Mont d'Or Chaud
Tue 11 Dec 2012
The French know how to add an elegant touch to everything, and melted French cheese is no exception! Mont d’Or chaud is less well known outside the country than its cheesy Alpine relatives, such as raclette or the traditional fondue savoyarde, but it deserves more attention for its simplicity and sensational taste.
Mont d’Or chaud is an easy winter dish that is perfect for a cozy dinner with friends around the fireplace. In this recipe the delicate flavor of Mont d’Or, a creamy seasonal cow’s cheese, is strengthened with plump cloves of garlic and a generous splash of vin jaune. It is then cooked and served directly in the box in which it was aged.
Mont d’Or, also known as vacherin du Haut-Doubs, has a history dating back to the mid-1700s and is produced in the Jura region of France, in the area of the Mont d’Or on the French-Swiss border. There is also a Swiss version of this cheese called vacherin Mont d’Or. Bound by a band of spruce, which adds flavor during the three weeks of the aging process, Mont d’Or is only available in certain months of the year, from September to April, so it is important to enjoy this cheese while you can!
Also known as une fondue au Mont d’Or or simply une boîte chaude, Mont d’Or chaud is a popular dish during the holiday season. My local cheesemonger recently confided to me that he sells over 1,000 boxes of Mont d’Or over the Christmas period! A crowd-pleaser indeed—after all, who doesn’t love melted cheese? And the French are no exception!
Mont d’Or chaud
Serves 4 as a main dish.
1 medium box of Mont d’Or
2 cloves garlic, peeled and halved
1/2 cup vin jaune (a sweet white wine from the Jura; an alternative could be sherry)
salt and pepper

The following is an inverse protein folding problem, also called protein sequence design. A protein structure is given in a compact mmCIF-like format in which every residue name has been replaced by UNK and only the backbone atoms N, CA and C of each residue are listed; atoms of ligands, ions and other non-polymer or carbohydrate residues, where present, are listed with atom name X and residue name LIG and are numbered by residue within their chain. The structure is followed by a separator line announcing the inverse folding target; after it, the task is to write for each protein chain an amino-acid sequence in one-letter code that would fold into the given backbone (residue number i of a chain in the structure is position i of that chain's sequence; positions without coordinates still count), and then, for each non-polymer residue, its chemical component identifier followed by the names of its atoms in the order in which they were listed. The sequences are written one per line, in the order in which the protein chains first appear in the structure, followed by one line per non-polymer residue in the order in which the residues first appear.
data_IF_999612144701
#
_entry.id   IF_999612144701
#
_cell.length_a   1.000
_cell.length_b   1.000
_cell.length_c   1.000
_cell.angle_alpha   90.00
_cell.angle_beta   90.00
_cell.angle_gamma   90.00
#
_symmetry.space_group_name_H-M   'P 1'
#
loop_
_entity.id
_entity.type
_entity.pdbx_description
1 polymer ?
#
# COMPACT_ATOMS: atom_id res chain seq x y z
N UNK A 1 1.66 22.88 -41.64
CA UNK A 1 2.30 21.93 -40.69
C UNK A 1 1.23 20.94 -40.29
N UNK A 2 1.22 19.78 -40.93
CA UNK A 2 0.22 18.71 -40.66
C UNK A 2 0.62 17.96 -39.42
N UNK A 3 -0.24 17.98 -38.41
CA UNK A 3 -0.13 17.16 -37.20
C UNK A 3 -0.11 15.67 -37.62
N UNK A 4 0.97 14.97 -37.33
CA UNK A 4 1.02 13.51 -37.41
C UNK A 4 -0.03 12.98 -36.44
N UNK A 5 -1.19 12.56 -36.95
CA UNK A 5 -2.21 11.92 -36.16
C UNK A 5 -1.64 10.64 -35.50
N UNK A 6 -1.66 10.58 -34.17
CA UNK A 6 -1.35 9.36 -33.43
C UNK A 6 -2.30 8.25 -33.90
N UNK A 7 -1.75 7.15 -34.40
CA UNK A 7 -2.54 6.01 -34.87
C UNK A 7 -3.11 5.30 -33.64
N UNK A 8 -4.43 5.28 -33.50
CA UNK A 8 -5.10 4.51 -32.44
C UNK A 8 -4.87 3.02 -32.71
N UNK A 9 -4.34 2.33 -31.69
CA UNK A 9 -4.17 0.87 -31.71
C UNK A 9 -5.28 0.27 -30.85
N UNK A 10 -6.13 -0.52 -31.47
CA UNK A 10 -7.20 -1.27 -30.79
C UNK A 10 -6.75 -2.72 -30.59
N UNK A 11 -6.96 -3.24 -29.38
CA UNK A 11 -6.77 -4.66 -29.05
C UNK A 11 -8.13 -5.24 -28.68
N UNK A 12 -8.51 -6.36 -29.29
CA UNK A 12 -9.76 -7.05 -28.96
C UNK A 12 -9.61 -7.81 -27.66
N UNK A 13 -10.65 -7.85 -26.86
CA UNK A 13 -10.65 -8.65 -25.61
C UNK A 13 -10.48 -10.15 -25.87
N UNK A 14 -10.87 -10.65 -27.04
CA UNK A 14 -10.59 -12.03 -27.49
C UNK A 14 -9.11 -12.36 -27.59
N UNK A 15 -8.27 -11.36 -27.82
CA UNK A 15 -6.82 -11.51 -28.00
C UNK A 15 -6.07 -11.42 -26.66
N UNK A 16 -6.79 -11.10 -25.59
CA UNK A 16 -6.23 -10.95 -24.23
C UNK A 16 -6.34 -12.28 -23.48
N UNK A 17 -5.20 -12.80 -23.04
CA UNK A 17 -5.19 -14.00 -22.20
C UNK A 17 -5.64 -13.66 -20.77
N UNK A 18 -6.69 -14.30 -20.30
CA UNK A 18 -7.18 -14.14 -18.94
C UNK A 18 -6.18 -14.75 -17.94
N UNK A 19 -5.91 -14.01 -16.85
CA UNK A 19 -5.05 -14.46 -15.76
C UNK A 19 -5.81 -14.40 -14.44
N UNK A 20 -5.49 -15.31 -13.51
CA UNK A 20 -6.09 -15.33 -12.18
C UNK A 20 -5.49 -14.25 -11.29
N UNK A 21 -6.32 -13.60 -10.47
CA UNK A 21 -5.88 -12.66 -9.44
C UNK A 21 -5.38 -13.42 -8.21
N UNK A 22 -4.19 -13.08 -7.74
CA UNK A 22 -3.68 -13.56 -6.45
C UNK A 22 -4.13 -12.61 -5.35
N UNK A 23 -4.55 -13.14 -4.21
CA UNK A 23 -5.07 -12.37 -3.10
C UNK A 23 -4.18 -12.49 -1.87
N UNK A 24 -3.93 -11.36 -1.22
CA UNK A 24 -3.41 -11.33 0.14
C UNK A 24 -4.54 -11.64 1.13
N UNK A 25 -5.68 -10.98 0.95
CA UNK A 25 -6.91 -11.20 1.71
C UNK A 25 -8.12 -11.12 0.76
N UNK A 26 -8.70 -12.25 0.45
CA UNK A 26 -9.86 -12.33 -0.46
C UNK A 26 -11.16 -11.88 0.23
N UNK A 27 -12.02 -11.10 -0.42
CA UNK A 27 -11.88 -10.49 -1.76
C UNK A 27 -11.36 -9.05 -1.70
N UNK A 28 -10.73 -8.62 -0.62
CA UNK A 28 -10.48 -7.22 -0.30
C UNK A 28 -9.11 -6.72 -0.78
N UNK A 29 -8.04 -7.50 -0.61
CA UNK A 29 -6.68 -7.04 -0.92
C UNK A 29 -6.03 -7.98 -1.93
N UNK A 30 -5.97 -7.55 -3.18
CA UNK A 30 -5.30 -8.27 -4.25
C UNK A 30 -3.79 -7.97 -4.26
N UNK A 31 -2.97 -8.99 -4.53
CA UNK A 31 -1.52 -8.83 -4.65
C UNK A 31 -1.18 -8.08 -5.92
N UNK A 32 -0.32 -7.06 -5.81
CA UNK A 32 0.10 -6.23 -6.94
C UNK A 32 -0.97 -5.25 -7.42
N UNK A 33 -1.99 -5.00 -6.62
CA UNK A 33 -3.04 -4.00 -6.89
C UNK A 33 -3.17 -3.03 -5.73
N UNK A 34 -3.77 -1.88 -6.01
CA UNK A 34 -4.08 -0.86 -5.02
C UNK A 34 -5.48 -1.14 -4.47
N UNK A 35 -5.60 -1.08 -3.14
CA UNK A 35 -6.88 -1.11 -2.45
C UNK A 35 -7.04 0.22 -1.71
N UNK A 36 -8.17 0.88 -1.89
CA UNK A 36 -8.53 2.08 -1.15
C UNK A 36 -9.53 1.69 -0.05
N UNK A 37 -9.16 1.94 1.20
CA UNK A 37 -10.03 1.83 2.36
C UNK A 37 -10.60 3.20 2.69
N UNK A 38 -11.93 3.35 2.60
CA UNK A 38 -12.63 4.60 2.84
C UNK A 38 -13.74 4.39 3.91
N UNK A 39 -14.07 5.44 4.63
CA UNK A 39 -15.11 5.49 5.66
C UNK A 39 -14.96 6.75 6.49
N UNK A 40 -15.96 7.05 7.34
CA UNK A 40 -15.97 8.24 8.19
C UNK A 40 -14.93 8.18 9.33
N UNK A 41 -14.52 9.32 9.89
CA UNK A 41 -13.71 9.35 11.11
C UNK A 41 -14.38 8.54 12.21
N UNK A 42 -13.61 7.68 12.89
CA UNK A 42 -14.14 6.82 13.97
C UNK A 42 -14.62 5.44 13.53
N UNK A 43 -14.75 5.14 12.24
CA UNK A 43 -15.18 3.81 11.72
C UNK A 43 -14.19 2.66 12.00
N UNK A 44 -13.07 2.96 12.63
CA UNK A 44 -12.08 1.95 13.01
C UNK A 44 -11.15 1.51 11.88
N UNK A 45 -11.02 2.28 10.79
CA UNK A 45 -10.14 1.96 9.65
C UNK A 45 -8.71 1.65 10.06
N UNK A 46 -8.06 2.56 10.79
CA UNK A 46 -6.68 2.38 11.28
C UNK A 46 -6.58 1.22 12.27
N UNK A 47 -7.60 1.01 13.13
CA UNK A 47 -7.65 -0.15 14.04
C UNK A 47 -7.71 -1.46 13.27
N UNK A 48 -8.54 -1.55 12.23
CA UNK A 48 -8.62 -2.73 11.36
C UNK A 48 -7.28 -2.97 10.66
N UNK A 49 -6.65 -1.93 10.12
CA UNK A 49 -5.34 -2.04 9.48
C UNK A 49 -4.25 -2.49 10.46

1 kilogram (about 2¼ pounds) baby potatoes (preferably ratte potatoes, such as la ratte du Touquet)
a selection of charcuterie, such as dried sausage and mountain ham (optional)
1. Preheat oven to a medium temperature (350°F/180°C).
2. Put a large pot of water over high heat and boil the baby potatoes until easily pierced with a fork. Drain and set aside, covered.
3. Cut 3 layers of aluminum foil twice as large as the Mont d’Or box itself. Place the box in the middle and bring the edges of the aluminum foil tightly up and around the sides of the box.
4. Remove the lid and make three or four small holes in the cheese with a knife. Nestle the halved garlic into these holes. Pour the vin jaune over the top of the cheese until covered; don’t worry if it leaks out the bottom of the box (the multiple layers of aluminum foil will help contain it!). Sprinkle with salt and pepper, replace the lid and bring the edges of the aluminum foil over the top to seal.
5. Bake for 25 to 30 minutes.
6. Prepare a platter with the selection of charcuterie, if serving.
7. Unwrap the foil from the top of the box, open the lid and check that the cheese is fully melted. Return to the oven for a few more minutes if necessary.
8. Serve immediately by placing the box directly on the table, accompanied by the boiled baby potatoes, cured meats and fresh bread. Guests can use spoons to drizzle the melted cheese over their plate of potatoes, but it can also be eaten as a fondue, by dipping chunks of potato or bread directly into the box with a fork.
• It is possible to buy wedges of Mont d’Or from your cheesemonger, but for this recipe it is essential to purchase the Mont d’Or in the round box, as the cheese will be cooked inside the box. Good cheesemongers will have different-size boxes available for different numbers of guests.
• Also, if you have a fireplace, go ahead and place the aluminum-wrapped box in the coals to cook. It may take a little longer to cook, as you can’t gauge the temperature as easily. There’s nothing like it, however, and the smell that fills that house will be irresistible!
La ratte du Touquet
Editor’s note: If you are a foodie heading to Paris, why not download one of our three gourmet walking trips or our package of foodie walks for the iPhone?